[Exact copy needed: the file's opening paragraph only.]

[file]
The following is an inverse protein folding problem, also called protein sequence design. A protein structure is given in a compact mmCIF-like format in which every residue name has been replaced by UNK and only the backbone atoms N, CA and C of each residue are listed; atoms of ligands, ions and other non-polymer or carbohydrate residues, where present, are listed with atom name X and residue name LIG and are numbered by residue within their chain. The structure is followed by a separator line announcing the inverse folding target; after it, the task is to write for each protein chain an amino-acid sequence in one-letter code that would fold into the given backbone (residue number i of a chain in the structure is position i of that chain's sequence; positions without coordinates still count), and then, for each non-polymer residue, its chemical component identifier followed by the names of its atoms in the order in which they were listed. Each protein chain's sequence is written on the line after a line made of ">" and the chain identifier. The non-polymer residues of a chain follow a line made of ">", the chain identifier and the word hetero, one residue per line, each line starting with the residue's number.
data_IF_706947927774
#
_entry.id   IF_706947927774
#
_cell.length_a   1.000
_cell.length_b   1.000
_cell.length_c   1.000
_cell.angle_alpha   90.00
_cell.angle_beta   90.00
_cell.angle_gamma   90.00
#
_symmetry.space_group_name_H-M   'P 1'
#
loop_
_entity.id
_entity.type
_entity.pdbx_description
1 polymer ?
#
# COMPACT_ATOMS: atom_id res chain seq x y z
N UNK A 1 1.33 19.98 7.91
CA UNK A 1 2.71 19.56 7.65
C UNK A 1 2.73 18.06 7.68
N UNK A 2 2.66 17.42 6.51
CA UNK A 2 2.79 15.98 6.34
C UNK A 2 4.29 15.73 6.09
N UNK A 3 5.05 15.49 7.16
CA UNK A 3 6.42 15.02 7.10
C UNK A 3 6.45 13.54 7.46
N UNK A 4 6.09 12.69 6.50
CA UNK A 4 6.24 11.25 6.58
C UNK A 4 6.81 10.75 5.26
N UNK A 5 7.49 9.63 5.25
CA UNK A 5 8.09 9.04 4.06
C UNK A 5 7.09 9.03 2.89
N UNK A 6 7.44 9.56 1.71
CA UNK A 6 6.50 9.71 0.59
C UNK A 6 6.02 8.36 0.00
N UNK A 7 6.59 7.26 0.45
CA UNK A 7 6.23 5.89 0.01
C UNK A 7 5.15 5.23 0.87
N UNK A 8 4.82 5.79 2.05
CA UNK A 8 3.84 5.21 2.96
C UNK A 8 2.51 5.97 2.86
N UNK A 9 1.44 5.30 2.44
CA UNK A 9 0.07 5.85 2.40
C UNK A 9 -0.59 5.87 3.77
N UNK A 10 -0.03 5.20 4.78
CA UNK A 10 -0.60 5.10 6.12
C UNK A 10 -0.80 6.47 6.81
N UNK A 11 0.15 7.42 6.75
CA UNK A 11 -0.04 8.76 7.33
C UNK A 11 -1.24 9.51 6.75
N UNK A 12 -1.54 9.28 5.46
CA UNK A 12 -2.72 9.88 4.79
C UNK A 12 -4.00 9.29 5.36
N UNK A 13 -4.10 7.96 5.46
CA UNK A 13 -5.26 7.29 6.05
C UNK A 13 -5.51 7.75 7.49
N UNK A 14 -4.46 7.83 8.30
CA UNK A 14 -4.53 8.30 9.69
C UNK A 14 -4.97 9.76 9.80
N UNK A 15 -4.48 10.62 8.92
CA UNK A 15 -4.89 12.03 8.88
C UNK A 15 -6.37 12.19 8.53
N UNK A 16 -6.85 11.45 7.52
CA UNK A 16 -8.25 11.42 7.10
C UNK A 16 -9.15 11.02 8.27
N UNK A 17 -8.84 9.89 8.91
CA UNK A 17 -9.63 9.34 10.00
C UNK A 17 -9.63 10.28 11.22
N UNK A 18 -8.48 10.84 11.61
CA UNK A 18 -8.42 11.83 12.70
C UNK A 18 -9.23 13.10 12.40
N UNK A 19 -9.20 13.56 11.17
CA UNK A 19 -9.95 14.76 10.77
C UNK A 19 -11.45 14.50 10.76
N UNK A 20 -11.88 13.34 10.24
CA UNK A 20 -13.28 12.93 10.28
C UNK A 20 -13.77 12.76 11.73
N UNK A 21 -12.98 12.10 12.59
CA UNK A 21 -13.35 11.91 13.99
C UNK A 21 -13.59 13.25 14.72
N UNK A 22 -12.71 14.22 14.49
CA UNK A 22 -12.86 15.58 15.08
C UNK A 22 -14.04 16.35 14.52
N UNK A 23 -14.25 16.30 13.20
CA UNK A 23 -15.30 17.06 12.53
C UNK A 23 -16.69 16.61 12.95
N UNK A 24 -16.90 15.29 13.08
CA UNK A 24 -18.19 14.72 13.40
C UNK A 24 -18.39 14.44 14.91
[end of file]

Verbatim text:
The following is an inverse protein folding problem, also called protein sequence design. A protein structure is given in a compact mmCIF-like format in which every residue name has been replaced by UNK and only the backbone atoms N, CA and C of each residue are listed; atoms of ligands, ions and other non-polymer or carbohydrate residues, where present, are listed with atom name X and residue name LIG and are numbered by residue within their chain. The structure is followed by a separator line announcing the inverse folding target; after it, the task is to write for each protein chain an amino-acid sequence in one-letter code that would fold into the given backbone (residue number i of a chain in the structure is position i of that chain's sequence; positions without coordinates still count), and then, for each non-polymer residue, its chemical component identifier followed by the names of its atoms in the order in which they were listed. Each protein chain's sequence is written on the line after a line made of ">" and the chain identifier. The non-polymer residues of a chain follow a line made of ">", the chain identifier and the word hetero, one residue per line, each line starting with the residue's number.